Hiring the Right Person for the Job is Impossible if You Miss This

It doesn’t matter the size of your organization, 10 employees or 10,000, it’s always the goal to hire the right person for the job. Considering the hiring process takes an average of 25 days, isn’t there a better way to find this candidate faster, easier… without the dreaded unqualified reveal after they are hired? If you don’t have the right tools, or in the very least, the right guide for hiring the right person, chances are, you’ll find out the hard way it was a bad hiring decision.

Surveys, applications, personality assessments, background checks, etc., can really only touch the surface of what makes a candidate the true fit for the position. Hiring the best candidate for the vacant job is an artform with a foundation heavily based in chemistry, but not covalent bonds have nothing to do with this science.

Find the Candidate’s Potential

Everyone has the potential to be good in a job… it just might not be the one you’re interviewing for. Yes, skills are crucial to the success of a new hire, they can’t be the only determinant for establishing how fit or qualified talent is for the vacant position. Focusing on their personality gives a better insight into their ability to adapt to the role than skills alone. Tom Gimbel (@TomGimbel), CEO and Founder of LaSalle Network said:

“Don’t become pigeonholed into thinking the person with the exact necessary experience is the right person for the role. Consider soft skills - like interpersonal skills, communication skills, thought processes and emotional intelligence - because they matter.”

 

Fit the Personality to the Job

Company culture dictates a certain type of employee that performs best, moves through the organization with the most ease, all while getting along with their coworkers effortlessly. While this is an important personality trait to keep in mind, the open position might call for a different set of characteristics.

There’s a skills gap, you know… employers have positions they can’t find the right talent for - in terms of skills. What are they doing to compensate? Because personality and aptitude are such a major part of the new hire’s ability to adjust to the new role, employers are beginning to turn to personality as a major element of the archetype candidate. Some of the top personality traits they look for include:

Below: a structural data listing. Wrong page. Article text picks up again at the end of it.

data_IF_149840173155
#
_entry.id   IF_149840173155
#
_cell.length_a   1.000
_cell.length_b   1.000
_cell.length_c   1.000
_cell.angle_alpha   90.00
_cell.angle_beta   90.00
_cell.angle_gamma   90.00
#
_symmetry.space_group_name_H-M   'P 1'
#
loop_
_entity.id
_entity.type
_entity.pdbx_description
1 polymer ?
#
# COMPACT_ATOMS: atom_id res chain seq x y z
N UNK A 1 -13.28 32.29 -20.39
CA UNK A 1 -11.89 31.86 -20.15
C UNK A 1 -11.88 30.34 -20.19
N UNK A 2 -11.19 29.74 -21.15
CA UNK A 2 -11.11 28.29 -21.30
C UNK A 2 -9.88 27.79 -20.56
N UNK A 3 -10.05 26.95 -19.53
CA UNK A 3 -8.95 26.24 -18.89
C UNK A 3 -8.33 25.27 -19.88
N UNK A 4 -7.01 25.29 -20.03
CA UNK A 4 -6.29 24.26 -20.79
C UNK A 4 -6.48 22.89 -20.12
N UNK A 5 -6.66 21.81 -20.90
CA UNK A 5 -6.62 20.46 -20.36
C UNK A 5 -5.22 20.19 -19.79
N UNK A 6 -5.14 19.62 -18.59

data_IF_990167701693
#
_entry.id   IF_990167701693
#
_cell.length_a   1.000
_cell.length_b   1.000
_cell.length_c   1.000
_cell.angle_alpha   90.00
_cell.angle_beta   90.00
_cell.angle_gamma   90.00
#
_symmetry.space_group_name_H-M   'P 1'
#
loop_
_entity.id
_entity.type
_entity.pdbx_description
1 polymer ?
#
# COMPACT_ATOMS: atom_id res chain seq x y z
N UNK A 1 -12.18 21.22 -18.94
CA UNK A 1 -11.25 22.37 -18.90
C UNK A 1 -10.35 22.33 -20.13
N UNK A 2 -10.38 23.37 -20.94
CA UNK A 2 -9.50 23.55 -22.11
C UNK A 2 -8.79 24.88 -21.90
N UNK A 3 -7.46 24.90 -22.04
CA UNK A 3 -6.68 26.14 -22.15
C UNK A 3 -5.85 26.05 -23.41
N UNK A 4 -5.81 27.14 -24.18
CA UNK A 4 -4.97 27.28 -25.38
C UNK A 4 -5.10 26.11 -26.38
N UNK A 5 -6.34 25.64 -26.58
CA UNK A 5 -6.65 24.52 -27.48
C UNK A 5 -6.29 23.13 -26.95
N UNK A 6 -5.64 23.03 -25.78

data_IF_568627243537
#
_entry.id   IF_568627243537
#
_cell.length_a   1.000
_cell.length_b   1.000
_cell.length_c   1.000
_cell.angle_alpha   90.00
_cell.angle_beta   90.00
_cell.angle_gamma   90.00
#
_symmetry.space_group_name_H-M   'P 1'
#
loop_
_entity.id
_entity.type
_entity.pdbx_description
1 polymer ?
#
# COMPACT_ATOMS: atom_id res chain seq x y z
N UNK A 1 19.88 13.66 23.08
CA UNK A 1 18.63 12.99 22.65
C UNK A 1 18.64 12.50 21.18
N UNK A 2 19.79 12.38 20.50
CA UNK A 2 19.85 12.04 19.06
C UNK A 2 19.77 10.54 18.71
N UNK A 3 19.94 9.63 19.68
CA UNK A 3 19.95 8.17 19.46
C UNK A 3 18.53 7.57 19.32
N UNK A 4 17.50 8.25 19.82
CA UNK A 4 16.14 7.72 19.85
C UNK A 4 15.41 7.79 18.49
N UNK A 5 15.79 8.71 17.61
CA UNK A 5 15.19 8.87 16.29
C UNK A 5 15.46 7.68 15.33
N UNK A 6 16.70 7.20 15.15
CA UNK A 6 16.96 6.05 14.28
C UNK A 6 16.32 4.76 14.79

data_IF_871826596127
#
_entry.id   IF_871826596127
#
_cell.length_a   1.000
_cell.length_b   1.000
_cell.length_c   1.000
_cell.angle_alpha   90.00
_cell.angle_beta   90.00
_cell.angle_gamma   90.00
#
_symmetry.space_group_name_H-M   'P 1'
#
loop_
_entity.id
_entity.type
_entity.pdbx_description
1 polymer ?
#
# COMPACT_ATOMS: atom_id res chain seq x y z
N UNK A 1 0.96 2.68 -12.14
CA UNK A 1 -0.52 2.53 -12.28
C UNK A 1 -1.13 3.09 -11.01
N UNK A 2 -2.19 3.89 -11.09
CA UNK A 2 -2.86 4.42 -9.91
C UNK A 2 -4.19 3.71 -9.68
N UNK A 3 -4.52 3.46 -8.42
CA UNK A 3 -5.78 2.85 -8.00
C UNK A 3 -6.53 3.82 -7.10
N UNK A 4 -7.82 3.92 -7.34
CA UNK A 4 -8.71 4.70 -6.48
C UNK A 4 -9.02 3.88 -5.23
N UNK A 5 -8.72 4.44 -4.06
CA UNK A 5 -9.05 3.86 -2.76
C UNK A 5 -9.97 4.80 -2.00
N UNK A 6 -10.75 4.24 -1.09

• 86% - Professionalism
  • 78% - High energy
  • 61% - Confidence
  • 58% - Self-monitoring
  • 57% - Intellectual curiosity

Think of the Other Team Members

There’s a difference between highly energetic confidence and a tendency towards aggressive behavior. When you begin screening candidates for your open position, take your current employees - those who will be working directly with your new hire - into consideration. While the decision is ultimately yours to make, don’t risk disengaged employees simply for that sole new hire. Hiring the right person is more than just filling the position with the right skills, the hiring manager has to make sure they fill the personality needs as well. Arthur Gensler (@GenslerOnWork), Founder of Gensler, said:

“Finding the right people is one of the most important skills you need as a leader. Create an environment where your team can work together to develop their talents… What [I’ve] learned is that there is no concept more critical than fostering a collaborative spirit and synergy among a team of tremendously talented people.”

Hiring the right person for the job is impossible if you fail to assess for personality as part of the candidate package. The multiple facets of candidate skills, training, personality, etc., all play a role in how well they will fit into the position, the company, and in the work environment with their colleagues. Find the candidate’s potential to determine if their capabilities are right for the position along with some of the personality traits you feel are most important for success in the role. Your team will thank you and you’ll reap the benefits of hiring the right person the first time with some simple assessments.

 

Image courtesy of Vichaya Kiatying-Angsulee at FreeDigitalPhotos.net